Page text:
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ALP: executions & stasis « Previous | |Next »
January 19, 2005

It has always suprised me how an undemocratic ALP lost its way after 1996. How come?

The media accounts of this usually focus on the leader's flawed character of the leader. This involves an intrusion into the politicians private life, herd mentality, the use of comment, rumor and leak and the creation of a media spectacle based on the blood and gore of sacrifice. It is not pretty to watch.

The media cut Latham down as much as the toecutters in the ALP party machine. Well, they danced that tango together, whilst celebrating their street cred. and parading their political nous. Both groups hungered for, and demanded, the appropriate sacrifice with its symbols of sovereignty, blood, sword and executioner.

John Quiggin has some remarks in the role of the media in the fall of Mark Latham. He alludes to, rather than explores, the dark, demonic and mythical aspects of the public execution.

Two examples of what I mean by the ALP losing its way after 1996 can be found on the next page.

Public policy issues. The ALP was, and is, committed to a globalised market economy with a reformed welfare system. But what did that mean apart from ladders of opportuntiy, easing the squeeze, Medicare Gold etc.? You don't much idea from the Chifley Research Centre. It is not producing work like Demos did for the Blair Government in the UK.

The current account deficit is a big problem, due to the collapse in export growth.The Howard Government has pulled down the policy structure by which the ALP promoted manufactured experts when it was in government. Where is the federal ALP on this today? Where is the federal ALP on the need to develop a knowledge economy? Where are the big ideas as opposed to the spin of the media release and the media driven rhetoric?

Secondly, the clever political strategic thinking by the hard heads of the party failed to identify a classic Howard wedge: using Family First as a political halfway house for conservative blue collar Christian voters to leave the ALP. These voters give their primary vote to the Family First, and then allocate their preferences to the Liberals. Instead of countering this the hard heads supported Family First and gave the Liberals control of the Senate.

Real clever huh? But then the ALP always though the political battle tok place in the House and the Seante was irrelevant.

The significance of these two examples?

With control of both houses of federal Parliament the Howard Government can now set its enterprise culture policy agenda for the next 4-8 years, box a defensive ALP into the corner and keep it there. Easing the squeeze now takes on a whole new set of meanings. It means a struggle to develop credible policies on economics, health education, environment and energy and infrastructure renewal.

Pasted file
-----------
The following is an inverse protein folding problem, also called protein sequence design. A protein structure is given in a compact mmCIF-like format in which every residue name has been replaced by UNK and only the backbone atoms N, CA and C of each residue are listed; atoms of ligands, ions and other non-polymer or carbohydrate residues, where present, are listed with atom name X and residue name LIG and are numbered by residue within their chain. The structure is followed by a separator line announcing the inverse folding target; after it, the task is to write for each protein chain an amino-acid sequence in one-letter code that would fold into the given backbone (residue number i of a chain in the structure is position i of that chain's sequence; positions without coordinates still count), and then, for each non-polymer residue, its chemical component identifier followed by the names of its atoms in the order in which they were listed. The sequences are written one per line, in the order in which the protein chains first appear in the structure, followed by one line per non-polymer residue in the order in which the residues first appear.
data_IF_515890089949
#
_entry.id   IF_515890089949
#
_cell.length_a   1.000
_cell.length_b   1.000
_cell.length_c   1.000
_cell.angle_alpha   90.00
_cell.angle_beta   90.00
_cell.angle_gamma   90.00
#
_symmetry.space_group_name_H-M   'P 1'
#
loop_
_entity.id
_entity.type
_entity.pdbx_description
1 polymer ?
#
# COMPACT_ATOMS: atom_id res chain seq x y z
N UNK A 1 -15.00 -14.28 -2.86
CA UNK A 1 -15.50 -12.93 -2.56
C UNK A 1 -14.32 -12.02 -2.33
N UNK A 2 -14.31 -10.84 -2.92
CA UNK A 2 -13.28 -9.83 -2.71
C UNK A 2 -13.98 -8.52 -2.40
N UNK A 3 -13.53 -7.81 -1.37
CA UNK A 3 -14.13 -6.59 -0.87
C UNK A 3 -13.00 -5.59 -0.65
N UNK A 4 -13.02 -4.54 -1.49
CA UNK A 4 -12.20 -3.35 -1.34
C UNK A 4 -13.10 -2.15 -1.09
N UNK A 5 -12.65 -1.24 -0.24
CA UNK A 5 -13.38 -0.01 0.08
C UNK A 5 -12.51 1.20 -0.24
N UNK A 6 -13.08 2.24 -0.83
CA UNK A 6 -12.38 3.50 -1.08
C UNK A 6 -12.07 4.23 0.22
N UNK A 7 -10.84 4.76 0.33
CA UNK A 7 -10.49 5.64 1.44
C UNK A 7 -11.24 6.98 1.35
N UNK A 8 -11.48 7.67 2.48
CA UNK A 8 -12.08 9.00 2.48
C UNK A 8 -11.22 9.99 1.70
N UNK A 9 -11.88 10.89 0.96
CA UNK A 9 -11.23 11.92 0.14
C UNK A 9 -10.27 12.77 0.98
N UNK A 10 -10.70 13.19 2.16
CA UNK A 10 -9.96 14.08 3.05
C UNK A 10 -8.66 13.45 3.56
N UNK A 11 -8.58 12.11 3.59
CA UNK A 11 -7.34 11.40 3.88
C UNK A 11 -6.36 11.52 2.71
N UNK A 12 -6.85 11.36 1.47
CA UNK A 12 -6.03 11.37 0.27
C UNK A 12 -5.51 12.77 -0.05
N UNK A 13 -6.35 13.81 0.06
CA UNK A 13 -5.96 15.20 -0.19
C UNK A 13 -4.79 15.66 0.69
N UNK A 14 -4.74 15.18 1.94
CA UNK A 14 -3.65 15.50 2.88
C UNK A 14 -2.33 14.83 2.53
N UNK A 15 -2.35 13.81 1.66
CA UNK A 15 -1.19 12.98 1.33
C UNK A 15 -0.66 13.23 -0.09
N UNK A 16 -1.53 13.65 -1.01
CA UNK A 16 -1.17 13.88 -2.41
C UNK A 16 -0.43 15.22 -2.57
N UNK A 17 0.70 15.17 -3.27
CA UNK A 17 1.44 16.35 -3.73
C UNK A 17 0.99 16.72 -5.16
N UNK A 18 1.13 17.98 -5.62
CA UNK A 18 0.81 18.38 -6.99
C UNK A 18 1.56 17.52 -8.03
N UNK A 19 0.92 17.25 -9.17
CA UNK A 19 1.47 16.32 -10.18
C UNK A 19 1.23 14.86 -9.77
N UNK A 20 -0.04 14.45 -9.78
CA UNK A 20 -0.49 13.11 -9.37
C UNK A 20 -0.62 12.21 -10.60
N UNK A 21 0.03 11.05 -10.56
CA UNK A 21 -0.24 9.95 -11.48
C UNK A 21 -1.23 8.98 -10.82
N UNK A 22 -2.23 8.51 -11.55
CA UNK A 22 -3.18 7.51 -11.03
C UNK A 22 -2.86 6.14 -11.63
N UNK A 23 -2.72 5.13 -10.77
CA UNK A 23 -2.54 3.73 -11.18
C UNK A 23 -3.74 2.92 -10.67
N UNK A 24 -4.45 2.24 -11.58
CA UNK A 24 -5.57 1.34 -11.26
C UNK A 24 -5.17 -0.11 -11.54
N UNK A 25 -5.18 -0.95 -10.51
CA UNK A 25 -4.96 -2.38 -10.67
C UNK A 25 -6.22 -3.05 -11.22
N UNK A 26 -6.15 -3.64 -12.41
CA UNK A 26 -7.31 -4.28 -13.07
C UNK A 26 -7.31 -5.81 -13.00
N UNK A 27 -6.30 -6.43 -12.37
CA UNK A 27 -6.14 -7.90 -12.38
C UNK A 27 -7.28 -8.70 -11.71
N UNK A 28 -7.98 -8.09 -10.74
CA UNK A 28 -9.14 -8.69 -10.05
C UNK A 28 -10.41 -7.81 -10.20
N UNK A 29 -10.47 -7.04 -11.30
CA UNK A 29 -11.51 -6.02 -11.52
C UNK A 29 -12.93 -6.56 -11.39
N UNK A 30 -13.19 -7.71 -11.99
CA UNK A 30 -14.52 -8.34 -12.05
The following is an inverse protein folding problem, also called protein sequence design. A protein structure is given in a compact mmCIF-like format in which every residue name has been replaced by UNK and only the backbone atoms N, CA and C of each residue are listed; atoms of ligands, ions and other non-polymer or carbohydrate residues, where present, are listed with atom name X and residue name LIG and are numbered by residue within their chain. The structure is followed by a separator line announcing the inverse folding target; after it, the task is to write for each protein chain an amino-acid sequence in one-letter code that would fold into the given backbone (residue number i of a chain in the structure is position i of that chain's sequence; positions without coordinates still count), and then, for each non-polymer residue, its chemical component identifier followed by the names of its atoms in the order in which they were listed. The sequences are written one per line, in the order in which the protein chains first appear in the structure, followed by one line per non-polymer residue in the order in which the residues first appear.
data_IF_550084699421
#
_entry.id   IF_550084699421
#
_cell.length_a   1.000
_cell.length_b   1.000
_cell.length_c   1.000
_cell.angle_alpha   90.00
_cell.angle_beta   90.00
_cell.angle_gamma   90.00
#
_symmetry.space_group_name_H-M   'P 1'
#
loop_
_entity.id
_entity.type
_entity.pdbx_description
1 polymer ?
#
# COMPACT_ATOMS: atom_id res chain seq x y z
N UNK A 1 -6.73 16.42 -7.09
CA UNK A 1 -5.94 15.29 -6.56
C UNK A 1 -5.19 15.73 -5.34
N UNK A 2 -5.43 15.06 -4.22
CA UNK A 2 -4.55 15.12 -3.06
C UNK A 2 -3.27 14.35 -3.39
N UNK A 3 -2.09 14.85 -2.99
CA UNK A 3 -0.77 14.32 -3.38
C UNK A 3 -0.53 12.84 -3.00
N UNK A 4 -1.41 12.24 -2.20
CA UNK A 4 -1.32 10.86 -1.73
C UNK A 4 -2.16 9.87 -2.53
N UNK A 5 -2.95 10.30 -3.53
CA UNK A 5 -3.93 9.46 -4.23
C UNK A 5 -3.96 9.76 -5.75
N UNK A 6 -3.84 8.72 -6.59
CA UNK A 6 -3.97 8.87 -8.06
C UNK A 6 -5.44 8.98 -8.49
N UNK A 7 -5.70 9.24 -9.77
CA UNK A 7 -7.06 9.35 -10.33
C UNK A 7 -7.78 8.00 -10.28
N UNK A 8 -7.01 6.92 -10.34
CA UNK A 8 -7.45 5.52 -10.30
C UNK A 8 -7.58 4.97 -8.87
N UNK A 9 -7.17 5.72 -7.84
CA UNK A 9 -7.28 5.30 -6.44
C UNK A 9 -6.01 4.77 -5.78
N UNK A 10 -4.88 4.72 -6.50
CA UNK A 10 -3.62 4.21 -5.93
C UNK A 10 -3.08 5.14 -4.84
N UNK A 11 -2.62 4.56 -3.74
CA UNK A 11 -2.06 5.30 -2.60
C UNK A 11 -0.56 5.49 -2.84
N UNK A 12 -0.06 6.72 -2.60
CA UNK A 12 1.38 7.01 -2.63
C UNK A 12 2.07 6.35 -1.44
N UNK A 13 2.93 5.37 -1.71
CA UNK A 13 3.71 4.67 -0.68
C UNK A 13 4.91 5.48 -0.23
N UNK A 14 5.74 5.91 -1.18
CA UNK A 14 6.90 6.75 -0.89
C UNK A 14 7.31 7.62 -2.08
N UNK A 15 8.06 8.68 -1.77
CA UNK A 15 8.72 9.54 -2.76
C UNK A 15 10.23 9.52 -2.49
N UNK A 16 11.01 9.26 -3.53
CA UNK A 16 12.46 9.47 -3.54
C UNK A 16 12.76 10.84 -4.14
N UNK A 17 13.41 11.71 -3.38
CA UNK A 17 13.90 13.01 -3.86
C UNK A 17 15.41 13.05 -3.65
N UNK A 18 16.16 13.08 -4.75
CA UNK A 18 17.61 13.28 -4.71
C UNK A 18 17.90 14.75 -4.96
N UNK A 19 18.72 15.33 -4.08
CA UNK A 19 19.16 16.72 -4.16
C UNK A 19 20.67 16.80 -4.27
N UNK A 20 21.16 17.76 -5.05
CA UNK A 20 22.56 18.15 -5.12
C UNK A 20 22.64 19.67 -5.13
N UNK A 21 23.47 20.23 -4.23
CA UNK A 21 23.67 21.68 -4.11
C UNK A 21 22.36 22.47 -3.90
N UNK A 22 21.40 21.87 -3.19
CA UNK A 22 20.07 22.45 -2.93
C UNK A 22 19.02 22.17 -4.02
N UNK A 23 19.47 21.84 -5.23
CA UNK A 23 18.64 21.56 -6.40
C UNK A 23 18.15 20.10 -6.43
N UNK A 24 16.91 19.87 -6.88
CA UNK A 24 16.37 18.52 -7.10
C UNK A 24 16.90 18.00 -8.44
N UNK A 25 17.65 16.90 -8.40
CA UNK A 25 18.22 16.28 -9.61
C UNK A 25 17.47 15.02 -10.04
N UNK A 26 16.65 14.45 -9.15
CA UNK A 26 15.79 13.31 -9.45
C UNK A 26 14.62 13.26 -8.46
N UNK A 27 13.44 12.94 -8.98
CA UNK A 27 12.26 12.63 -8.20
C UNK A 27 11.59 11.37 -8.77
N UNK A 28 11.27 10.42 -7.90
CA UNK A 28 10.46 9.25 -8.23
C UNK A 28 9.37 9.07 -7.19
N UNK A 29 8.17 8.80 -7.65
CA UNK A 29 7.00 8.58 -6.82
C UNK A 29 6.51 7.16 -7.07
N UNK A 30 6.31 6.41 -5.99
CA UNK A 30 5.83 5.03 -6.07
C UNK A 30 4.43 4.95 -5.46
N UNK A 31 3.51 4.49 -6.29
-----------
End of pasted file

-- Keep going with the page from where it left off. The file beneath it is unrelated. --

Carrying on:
| Posted by Gary Sauer-Thompson at 11:12 AM | | Comments (4)


The A.L.P. should have been watching the 'Born Again" Republicans in the US elections influencing the Bush campaign. Labour fell into the same trap that Howards mate Bush set for the Democrats. Democrats ( US) failed to attract those working with families and living in the urban sprawl, who used to vote for the Democrats / Labour, the Conservatives in the US and Australia cleaverly portraided their opponents as a threat to family values and security. Voting demographics were similar in Australia. Just as Latham was a risk, so was Kerry..makes you wonder who really ran the campaign, as tactics, issues and campaigns are almost identical.

You are dead right.

I've always suspected that the Howard Liberals have studied, and worked with Republicans and taken over their tactics and strategies.

The trouble with the ALP is that though its right wing is very sympathetic to the values of the 'born again' conservatives, they are unable to devise any polcies to appeal to them. They just go along with all of Howard's policies on family values and security and look a cross dressed clone.

Apart from media driven popularity polls for Leadership, driven by the Media, where is Labours focus on reforming the internal structure to democratise the Party and creating a set of social and economic policies.

Whoever wins the Caucus ballot needs to reform the Party and pronto, otherwise we will see a continuous media circus, instability and inevitable electoral decline.

My fear is that Beazley will not risk his last chance, with the much needed reforms and opt for stability at any cost, hoping that domestic or foreign circumstances fall in his favour. Labour must win the next election, not just sit back and pray for a miracle.

I concur.The factionalism, machine politics, lack of democracy etc are real problems for the ALP. It has become divorced from its roots,has a declining membership, increasingly draws on ex-staffers for its politicians, functions through branch stackingetc,

It has become an electoral machine for fighting elections. The politicians have little real autonomy as they are a public face of the machine and do as they are told.

So the reforms are much needed. Will it address these? Probably not. It is too difficult.

The ALP may will change into a machine to fight and win elections and become a shell inbetween elections. A bit like the Democratic Party in the US.

I think that your fears about Beazely will opt for stability and unity, and be reactive not proactive.

Gillard represents a different voice. She talks in terms of "boldness to seize the agenda", the need for an independent foreign policy, a strong focus on health and education and "an economic policy that shares opportunity and prosperity".

She also highlighted the need for a cultural change within the ALP by saying that the instability and unwillingness to support the leader that had been so destructive since 2001 had to end.

Will the ALP listen to Gillard?